My daughter is a conventional teenager with keen interest in sports. Academically, I am never too worried for her – she does well. Recently, she has been mixing around with lots of friends who owns and rides ATVs actively. These youths are not irresponsible, as far I can tell but I know that it won’t be long before she starts asking for a youth ATV herself. Not knowing anything about ATVs, I started looking around for information on how to keep youths and kids safe on ATVs. I’ve read countless reports and news about youth and kids’ deaths related to ATV riding…naturally, as a parent, I was deeply concerned. Images of her spinning around on an ATV or crashing goes through my head whenever I think of her asking for an ATV of her own. I went online into ATV forums and message boards and have consulted with some other parents with youths who are into ATV riding and they have given me many tips on how to handle my daughter who is in her prime youth years.
The thing is that I know it would be unfair and unreasonable for me to say ‘no’ to her. She will probably ride her friends’ ATVs without my knowledge anyway, that way, so, the best approach, for me, was to concede. Many parents told me that this was what they had to do. What they told me was that I should contact the ATV Safety Institute for more information on how to teach my daughter how to ride an ATV safely. And I signed my daughter up for one of ATV Safety Institute’s safety courses. It’s only a half-a-day lesson and it’s very comprehensive, though. A qualified ATV instructor taught my daughter how to ride the ATV proper, the basic safety rules and the kind of youth safety equipment and apparel she has to wear before she swings a leg over an ATV. I guess it was fun and informational for my daughter during the ATV safety course because she attended the course with four of her cliques. A good thing too, I would say.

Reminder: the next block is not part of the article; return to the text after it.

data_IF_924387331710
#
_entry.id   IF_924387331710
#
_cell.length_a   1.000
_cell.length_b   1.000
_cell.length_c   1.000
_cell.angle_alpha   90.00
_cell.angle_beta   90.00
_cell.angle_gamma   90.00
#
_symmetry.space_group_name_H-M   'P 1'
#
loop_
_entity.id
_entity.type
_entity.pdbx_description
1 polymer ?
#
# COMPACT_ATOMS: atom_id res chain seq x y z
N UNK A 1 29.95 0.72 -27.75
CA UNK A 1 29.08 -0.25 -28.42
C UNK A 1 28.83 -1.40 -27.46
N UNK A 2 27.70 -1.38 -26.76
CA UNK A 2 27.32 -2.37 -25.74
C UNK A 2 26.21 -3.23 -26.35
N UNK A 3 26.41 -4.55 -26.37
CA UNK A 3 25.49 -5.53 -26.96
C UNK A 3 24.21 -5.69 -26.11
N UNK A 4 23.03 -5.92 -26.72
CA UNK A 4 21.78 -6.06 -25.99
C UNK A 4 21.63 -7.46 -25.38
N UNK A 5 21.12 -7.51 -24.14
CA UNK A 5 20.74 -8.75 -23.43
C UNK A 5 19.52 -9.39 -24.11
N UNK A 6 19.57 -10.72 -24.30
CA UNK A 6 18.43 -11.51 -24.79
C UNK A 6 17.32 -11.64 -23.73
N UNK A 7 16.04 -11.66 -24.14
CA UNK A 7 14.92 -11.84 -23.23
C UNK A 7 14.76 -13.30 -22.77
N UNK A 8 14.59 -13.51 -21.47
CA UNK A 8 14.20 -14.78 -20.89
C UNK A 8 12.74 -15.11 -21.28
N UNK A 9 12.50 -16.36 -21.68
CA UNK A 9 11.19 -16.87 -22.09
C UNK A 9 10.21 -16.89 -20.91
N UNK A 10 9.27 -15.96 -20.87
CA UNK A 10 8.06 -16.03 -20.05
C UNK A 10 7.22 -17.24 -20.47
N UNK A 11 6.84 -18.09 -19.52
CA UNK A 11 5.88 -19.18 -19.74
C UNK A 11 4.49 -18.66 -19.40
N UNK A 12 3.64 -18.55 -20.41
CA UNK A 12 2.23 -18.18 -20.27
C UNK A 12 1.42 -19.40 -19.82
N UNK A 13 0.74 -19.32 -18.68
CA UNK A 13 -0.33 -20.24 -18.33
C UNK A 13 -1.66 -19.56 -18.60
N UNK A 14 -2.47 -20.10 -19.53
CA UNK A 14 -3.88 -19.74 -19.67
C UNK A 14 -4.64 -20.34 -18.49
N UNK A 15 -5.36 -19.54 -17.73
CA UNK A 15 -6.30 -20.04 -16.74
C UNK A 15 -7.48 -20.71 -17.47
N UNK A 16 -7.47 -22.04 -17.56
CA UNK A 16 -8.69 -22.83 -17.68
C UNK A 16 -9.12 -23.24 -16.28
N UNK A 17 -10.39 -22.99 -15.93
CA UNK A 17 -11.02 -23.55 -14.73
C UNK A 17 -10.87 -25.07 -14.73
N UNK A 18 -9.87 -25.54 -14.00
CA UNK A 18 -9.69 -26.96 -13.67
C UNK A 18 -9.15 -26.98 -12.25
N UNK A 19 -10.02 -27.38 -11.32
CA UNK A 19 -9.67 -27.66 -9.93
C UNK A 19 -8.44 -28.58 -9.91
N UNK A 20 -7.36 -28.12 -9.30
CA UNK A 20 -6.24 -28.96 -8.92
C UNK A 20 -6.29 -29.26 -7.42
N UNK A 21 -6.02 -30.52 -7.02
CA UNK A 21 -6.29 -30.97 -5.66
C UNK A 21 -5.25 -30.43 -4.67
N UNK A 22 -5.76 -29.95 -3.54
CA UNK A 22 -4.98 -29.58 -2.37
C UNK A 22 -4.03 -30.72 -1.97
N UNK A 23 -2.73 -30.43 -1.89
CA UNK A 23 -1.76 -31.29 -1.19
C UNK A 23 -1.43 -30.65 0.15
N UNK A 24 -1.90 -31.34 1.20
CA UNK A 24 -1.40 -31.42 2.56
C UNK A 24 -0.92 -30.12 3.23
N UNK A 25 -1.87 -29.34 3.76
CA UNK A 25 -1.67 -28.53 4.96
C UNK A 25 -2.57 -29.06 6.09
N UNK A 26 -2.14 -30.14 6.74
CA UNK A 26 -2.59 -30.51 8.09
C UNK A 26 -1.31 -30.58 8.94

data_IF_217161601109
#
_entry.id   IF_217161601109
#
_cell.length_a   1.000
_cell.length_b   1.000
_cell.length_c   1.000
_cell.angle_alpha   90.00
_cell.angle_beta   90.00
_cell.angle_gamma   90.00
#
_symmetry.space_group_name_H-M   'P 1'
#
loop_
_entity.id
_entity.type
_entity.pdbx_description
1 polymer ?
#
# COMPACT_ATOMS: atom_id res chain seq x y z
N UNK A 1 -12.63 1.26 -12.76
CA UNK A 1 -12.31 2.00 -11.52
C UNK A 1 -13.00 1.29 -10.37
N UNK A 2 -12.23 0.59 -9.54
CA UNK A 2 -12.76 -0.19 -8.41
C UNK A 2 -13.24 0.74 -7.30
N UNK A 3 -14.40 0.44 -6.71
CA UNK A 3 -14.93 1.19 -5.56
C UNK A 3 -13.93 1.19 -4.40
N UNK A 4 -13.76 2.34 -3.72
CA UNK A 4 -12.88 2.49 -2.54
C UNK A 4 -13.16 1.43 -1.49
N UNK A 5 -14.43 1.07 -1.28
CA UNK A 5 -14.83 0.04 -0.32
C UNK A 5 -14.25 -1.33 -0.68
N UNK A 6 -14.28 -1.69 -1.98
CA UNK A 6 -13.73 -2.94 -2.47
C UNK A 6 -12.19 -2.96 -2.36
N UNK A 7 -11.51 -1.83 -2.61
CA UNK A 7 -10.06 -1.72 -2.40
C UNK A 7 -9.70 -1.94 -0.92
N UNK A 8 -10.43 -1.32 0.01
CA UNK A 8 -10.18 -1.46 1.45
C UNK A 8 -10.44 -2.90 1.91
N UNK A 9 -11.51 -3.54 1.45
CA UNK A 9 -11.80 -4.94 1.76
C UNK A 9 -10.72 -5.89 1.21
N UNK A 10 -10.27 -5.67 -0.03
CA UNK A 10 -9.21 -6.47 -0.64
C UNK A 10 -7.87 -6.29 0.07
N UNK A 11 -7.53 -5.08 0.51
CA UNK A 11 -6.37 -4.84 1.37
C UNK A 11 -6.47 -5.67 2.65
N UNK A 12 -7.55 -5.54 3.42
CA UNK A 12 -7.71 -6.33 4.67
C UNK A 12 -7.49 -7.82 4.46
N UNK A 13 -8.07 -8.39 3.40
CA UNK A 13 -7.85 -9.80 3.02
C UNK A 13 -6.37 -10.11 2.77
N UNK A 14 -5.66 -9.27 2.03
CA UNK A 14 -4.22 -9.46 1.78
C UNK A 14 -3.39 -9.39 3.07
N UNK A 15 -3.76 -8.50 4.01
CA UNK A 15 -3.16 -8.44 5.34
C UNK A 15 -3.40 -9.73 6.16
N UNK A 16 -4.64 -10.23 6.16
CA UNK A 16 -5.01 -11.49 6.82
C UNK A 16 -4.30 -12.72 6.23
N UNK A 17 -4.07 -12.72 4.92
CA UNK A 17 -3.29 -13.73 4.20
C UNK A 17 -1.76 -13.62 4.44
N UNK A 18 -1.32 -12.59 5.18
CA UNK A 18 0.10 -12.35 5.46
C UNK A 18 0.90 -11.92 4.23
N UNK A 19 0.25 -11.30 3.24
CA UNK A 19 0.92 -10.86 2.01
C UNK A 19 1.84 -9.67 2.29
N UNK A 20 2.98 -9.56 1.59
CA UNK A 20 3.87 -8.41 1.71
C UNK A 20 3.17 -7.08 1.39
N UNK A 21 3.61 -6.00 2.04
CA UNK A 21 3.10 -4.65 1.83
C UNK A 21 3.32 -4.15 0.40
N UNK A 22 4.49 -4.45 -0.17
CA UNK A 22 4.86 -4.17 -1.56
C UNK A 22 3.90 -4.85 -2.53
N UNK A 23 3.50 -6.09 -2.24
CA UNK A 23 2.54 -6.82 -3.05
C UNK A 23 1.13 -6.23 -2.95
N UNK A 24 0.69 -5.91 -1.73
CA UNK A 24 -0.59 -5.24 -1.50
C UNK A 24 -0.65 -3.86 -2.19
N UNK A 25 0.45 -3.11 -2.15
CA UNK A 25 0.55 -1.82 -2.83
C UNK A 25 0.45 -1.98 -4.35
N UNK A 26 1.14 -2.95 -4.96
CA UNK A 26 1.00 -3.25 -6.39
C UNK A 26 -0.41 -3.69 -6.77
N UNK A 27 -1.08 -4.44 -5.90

It’s always good that we enroll the kids and youth into ATV safety courses before they even start riding one. The reason is that if they’ve never ridden an ATV before, they don’t have bad habits to kick and we’re starting on a clean slate. Therefore, instructors will always encourage parents to start sending their youth and kids to ATV safety courses before getting their kids their own ATVs.
All in all, I think my kid’s ready to roll now that she knows the basic rules. Although it doesn’t guarantee me that my daughter will never get into accidents, it at least promises me that the risk of my daughter being seriously injured should an accident happen with her ATV is low. That’s all I need to know…and besides, I can’t hold her hand forever and protect her. She’s a youth now, and has every right to enjoy her life the way she wants to. Now, whenever she takes her ATV out for a spin with her friends, I am less concerned.
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